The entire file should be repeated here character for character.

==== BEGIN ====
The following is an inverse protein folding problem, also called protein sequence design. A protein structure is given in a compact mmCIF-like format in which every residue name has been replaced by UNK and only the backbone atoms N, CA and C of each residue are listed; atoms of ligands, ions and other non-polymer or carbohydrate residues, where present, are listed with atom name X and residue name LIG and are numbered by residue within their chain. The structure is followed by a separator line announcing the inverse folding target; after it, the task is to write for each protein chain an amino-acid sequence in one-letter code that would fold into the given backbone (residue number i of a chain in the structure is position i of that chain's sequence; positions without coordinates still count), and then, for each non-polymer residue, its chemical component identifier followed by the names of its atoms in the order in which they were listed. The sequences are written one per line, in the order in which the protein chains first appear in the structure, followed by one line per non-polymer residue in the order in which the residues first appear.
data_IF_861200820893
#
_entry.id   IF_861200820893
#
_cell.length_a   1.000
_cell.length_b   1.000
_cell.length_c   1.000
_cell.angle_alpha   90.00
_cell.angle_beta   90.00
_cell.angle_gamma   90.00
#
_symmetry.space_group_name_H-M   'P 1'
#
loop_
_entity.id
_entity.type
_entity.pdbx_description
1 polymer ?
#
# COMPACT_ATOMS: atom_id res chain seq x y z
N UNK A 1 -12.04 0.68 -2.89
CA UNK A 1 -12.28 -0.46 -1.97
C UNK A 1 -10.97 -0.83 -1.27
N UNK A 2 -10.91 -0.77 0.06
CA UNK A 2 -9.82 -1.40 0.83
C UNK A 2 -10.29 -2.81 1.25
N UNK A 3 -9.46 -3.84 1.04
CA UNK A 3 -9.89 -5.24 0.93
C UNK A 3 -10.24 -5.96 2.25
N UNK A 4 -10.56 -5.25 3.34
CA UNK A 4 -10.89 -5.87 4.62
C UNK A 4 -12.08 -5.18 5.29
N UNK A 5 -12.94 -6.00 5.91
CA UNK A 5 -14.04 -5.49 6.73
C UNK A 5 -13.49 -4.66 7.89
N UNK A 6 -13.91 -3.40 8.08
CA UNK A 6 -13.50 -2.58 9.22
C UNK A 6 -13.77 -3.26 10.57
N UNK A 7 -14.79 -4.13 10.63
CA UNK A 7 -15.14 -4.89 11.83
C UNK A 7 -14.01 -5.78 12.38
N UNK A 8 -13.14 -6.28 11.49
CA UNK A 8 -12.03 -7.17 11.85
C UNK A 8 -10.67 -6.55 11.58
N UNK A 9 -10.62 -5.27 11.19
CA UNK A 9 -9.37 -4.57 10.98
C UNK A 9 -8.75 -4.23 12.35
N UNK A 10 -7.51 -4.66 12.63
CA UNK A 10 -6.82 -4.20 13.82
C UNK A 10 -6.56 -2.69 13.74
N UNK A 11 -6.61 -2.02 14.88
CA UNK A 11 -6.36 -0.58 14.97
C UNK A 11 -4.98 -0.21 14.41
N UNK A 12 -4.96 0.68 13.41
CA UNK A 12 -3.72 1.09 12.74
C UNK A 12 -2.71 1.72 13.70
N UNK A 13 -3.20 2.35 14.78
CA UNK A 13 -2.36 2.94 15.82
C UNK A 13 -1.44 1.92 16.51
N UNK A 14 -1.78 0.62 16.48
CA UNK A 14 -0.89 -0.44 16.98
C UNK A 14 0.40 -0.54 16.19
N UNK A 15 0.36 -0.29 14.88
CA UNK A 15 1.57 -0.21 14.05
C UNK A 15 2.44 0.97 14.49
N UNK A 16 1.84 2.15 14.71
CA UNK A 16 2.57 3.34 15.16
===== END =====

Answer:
The following is an inverse protein folding problem, also called protein sequence design. A protein structure is given in a compact mmCIF-like format in which every residue name has been replaced by UNK and only the backbone atoms N, CA and C of each residue are listed; atoms of ligands, ions and other non-polymer or carbohydrate residues, where present, are listed with atom name X and residue name LIG and are numbered by residue within their chain. The structure is followed by a separator line announcing the inverse folding target; after it, the task is to write for each protein chain an amino-acid sequence in one-letter code that would fold into the given backbone (residue number i of a chain in the structure is position i of that chain's sequence; positions without coordinates still count), and then, for each non-polymer residue, its chemical component identifier followed by the names of its atoms in the order in which they were listed. The sequences are written one per line, in the order in which the protein chains first appear in the structure, followed by one line per non-polymer residue in the order in which the residues first appear.
data_IF_861200820893
#
_entry.id   IF_861200820893
#
_cell.length_a   1.000
_cell.length_b   1.000
_cell.length_c   1.000
_cell.angle_alpha   90.00
_cell.angle_beta   90.00
_cell.angle_gamma   90.00
#
_symmetry.space_group_name_H-M   'P 1'
#
loop_
_entity.id
_entity.type
_entity.pdbx_description
1 polymer ?
#
# COMPACT_ATOMS: atom_id res chain seq x y z
N UNK A 1 -12.04 0.68 -2.89
CA UNK A 1 -12.28 -0.46 -1.97
C UNK A 1 -10.97 -0.83 -1.27
N UNK A 2 -10.91 -0.77 0.06
CA UNK A 2 -9.82 -1.40 0.83
C UNK A 2 -10.29 -2.81 1.25
N UNK A 3 -9.46 -3.84 1.04
CA UNK A 3 -9.89 -5.24 0.93
C UNK A 3 -10.24 -5.96 2.25
N UNK A 4 -10.56 -5.25 3.34
CA UNK A 4 -10.89 -5.87 4.62
C UNK A 4 -12.08 -5.18 5.29
N UNK A 5 -12.94 -6.00 5.91
CA UNK A 5 -14.04 -5.49 6.73
C UNK A 5 -13.49 -4.66 7.89
N UNK A 6 -13.91 -3.40 8.08
CA UNK A 6 -13.50 -2.58 9.22
C UNK A 6 -13.77 -3.26 10.57
N UNK A 7 -14.79 -4.13 10.63
CA UNK A 7 -15.14 -4.89 11.83
C UNK A 7 -14.01 -5.78 12.38
N UNK A 8 -13.14 -6.28 11.49
CA UNK A 8 -12.03 -7.17 11.85
C UNK A 8 -10.67 -6.55 11.58
N UNK A 9 -10.62 -5.27 11.19
CA UNK A 9 -9.37 -4.57 10.98
C UNK A 9 -8.75 -4.23 12.35
N UNK A 10 -7.51 -4.66 12.63
CA UNK A 10 -6.82 -4.20 13.82
C UNK A 10 -6.56 -2.69 13.74
N UNK A 11 -6.61 -2.02 14.88
CA UNK A 11 -6.36 -0.58 14.97
C UNK A 11 -4.98 -0.21 14.41
N UNK A 12 -4.96 0.68 13.41
CA UNK A 12 -3.72 1.09 12.74
C UNK A 12 -2.71 1.72 13.70
N UNK A 13 -3.20 2.35 14.78
CA UNK A 13 -2.36 2.94 15.82
C UNK A 13 -1.44 1.92 16.51
N UNK A 14 -1.78 0.62 16.48
CA UNK A 14 -0.89 -0.44 16.98
C UNK A 14 0.40 -0.54 16.19
N UNK A 15 0.36 -0.29 14.88
CA UNK A 15 1.57 -0.21 14.05
C UNK A 15 2.44 0.97 14.49
N UNK A 16 1.84 2.15 14.71
CA UNK A 16 2.57 3.34 15.16